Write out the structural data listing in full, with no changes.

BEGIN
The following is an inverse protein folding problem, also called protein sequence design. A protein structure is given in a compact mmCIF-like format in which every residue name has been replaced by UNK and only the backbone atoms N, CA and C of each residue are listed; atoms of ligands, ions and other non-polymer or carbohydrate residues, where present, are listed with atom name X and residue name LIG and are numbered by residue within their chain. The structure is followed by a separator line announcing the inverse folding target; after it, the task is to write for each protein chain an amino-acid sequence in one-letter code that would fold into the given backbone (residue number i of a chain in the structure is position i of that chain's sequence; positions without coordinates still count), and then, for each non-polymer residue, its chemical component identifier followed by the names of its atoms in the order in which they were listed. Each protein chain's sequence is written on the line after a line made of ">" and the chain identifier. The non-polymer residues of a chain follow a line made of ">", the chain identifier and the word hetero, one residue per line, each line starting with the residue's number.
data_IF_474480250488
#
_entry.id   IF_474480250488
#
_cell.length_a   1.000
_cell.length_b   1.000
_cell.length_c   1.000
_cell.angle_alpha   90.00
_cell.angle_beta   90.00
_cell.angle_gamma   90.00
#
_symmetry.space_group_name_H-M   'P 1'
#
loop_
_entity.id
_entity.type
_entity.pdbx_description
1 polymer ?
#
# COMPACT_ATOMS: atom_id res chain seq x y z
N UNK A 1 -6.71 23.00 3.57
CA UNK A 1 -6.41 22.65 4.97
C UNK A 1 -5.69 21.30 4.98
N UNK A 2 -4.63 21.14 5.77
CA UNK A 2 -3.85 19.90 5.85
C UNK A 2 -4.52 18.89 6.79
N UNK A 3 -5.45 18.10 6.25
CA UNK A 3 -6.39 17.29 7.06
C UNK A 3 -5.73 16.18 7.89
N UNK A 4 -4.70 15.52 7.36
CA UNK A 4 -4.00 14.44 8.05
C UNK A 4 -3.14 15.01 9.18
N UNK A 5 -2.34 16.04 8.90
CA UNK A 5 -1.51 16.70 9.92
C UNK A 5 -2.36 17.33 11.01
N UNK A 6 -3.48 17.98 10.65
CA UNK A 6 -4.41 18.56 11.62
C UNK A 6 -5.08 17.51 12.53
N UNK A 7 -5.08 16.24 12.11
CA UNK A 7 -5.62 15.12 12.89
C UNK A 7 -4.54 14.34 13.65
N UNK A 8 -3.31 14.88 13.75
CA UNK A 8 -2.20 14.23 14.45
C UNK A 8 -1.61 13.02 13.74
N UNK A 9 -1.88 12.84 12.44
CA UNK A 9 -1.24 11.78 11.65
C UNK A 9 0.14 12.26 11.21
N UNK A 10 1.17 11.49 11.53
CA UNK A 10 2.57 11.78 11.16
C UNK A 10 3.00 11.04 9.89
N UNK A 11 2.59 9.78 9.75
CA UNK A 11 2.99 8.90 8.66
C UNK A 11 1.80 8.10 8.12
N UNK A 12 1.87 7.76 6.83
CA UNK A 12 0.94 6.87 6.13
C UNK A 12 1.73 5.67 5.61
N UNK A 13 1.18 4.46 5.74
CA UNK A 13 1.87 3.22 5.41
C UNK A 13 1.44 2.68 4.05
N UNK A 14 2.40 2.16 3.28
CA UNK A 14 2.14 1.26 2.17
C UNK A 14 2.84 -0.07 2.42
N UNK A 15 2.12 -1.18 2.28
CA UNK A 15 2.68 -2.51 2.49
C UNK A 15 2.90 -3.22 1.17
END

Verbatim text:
The following is an inverse protein folding problem, also called protein sequence design. A protein structure is given in a compact mmCIF-like format in which every residue name has been replaced by UNK and only the backbone atoms N, CA and C of each residue are listed; atoms of ligands, ions and other non-polymer or carbohydrate residues, where present, are listed with atom name X and residue name LIG and are numbered by residue within their chain. The structure is followed by a separator line announcing the inverse folding target; after it, the task is to write for each protein chain an amino-acid sequence in one-letter code that would fold into the given backbone (residue number i of a chain in the structure is position i of that chain's sequence; positions without coordinates still count), and then, for each non-polymer residue, its chemical component identifier followed by the names of its atoms in the order in which they were listed. Each protein chain's sequence is written on the line after a line made of ">" and the chain identifier. The non-polymer residues of a chain follow a line made of ">", the chain identifier and the word hetero, one residue per line, each line starting with the residue's number.
data_IF_474480250488
#
_entry.id   IF_474480250488
#
_cell.length_a   1.000
_cell.length_b   1.000
_cell.length_c   1.000
_cell.angle_alpha   90.00
_cell.angle_beta   90.00
_cell.angle_gamma   90.00
#
_symmetry.space_group_name_H-M   'P 1'
#
loop_
_entity.id
_entity.type
_entity.pdbx_description
1 polymer ?
#
# COMPACT_ATOMS: atom_id res chain seq x y z
N UNK A 1 -6.71 23.00 3.57
CA UNK A 1 -6.41 22.65 4.97
C UNK A 1 -5.69 21.30 4.98
N UNK A 2 -4.63 21.14 5.77
CA UNK A 2 -3.85 19.90 5.85
C UNK A 2 -4.52 18.89 6.79
N UNK A 3 -5.45 18.10 6.25
CA UNK A 3 -6.39 17.29 7.06
C UNK A 3 -5.73 16.18 7.89
N UNK A 4 -4.70 15.52 7.36
CA UNK A 4 -4.00 14.44 8.05
C UNK A 4 -3.14 15.01 9.18
N UNK A 5 -2.34 16.04 8.90
CA UNK A 5 -1.51 16.70 9.92
C UNK A 5 -2.36 17.33 11.01
N UNK A 6 -3.48 17.98 10.65
CA UNK A 6 -4.41 18.56 11.62
C UNK A 6 -5.08 17.51 12.53
N UNK A 7 -5.08 16.24 12.11
CA UNK A 7 -5.62 15.12 12.89
C UNK A 7 -4.54 14.34 13.65
N UNK A 8 -3.31 14.88 13.75
CA UNK A 8 -2.20 14.23 14.45
C UNK A 8 -1.61 13.02 13.74
N UNK A 9 -1.88 12.84 12.44
CA UNK A 9 -1.24 11.78 11.65
C UNK A 9 0.14 12.26 11.21
N UNK A 10 1.17 11.49 11.53
CA UNK A 10 2.57 11.78 11.16
C UNK A 10 3.00 11.04 9.89
N UNK A 11 2.59 9.78 9.75
CA UNK A 11 2.99 8.90 8.66
C UNK A 11 1.80 8.10 8.12
N UNK A 12 1.87 7.76 6.83
CA UNK A 12 0.94 6.87 6.13
C UNK A 12 1.73 5.67 5.61
N UNK A 13 1.18 4.46 5.74
CA UNK A 13 1.87 3.22 5.41
C UNK A 13 1.44 2.68 4.05
N UNK A 14 2.40 2.16 3.28
CA UNK A 14 2.14 1.26 2.17
C UNK A 14 2.84 -0.07 2.42
N UNK A 15 2.12 -1.18 2.28
CA UNK A 15 2.68 -2.51 2.49
C UNK A 15 2.90 -3.22 1.17